Since 2002, it has been an option for vessels to be fitted with an Electronic Chart Display and Information System (ECDIS) along with a backup arrangement as a means of fulfilling the requirement under SOLAS regulation V/19-2.1.4 for the vessel to carry nautical charts for the intended voyage. This option was then changed during the IMO Maritime Safety Committee in May/June 2009, where further amendments to SOLAS regulation V/19 were made to make the carriage of ECDIS mandatory.
The implementation was set up on a “roll-out” basis as shown below.
As can be seen from the schedule, the next phase of the roll out is due to come into effect on 1 July 2015. As a result, all existing tankers of 3,000 GT and upwards constructed before 1 July 2012 will require ECDIS to be fitted (comprising both a primary and backup system) not later than the first survey on or after 1 July 2015. In addition to this, companies must ensure that deck officers are trained in the use of the equipment, the changes in the provision of charts and chart corrections to the vessel from shore, and changes in the Safety Management System.
In 2013, it was established that about 30% in tonnage of all maritime trade was conducted by tankers.1This equates to about 8,500 ships.
The majority of these ships in the global tanker fleet have yet to adopt ECDIS, according to data published by the United Kingdom Hydrographic Office (UKHO).
ECDIS implementation - July 2012 to July 2018
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To date, approximately 3,600 tankers (amounting to 42% of the global tanker fleet) use an Electronic Navigation Chart (ENC) service. This leaves almost 5,000 (58%) tankers that currently do not.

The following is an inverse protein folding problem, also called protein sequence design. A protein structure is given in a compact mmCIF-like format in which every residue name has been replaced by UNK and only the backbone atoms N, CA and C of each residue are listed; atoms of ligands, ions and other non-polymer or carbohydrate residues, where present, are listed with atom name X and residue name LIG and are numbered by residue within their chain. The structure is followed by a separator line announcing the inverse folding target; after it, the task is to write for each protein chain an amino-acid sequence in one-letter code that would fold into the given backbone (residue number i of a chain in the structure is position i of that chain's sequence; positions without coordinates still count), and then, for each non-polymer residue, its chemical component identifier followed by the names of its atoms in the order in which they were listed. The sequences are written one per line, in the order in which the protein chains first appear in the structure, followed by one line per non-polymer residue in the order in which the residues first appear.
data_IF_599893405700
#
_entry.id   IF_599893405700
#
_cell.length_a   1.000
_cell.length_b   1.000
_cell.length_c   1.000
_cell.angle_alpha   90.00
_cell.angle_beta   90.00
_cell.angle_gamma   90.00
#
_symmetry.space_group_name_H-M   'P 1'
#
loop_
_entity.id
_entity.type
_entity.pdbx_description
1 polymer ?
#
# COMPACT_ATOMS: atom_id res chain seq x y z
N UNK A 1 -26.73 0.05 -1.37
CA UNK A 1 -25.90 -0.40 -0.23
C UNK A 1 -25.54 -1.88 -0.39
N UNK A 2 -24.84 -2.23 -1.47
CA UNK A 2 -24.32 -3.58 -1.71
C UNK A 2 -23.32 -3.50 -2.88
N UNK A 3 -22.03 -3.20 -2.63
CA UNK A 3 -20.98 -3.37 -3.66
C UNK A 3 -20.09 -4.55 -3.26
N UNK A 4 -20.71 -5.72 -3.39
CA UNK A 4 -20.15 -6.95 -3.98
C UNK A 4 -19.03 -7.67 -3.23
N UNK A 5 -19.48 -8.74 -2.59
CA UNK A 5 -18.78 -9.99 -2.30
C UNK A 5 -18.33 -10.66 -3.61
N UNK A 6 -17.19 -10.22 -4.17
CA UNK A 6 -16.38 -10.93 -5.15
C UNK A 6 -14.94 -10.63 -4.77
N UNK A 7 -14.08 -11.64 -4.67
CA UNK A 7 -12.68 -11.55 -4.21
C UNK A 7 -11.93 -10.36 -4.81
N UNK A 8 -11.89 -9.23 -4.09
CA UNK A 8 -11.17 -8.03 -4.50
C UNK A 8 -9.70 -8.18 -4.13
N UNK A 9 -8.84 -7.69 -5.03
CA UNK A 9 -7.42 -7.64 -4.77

The UKHO data also reveals a significant divergence in the ENC use of the global tanker fleet between different tanker sizes and types. Overall, 23% of the global product tanker fleet of approximately 1,700 vessels is already using an ENC service, compared to 44% of crude tankers and 63% of LNG tankers.
Ensuring that a fleet is compliant can amount to a considerable undertaking, whether this involves the physical installation of ECDIS onboard, the delivery of type-specific training for crew or the necessary revisions to bridge policies and procedures. With only about six months to go until these amendments to the SOLAS Convention come into force for the global tanker fleet, owners and operators of tankers that are not yet ready to comply will wish to ensure they put in place well in advance of the deadline a thorough plan to adopt ECDIS.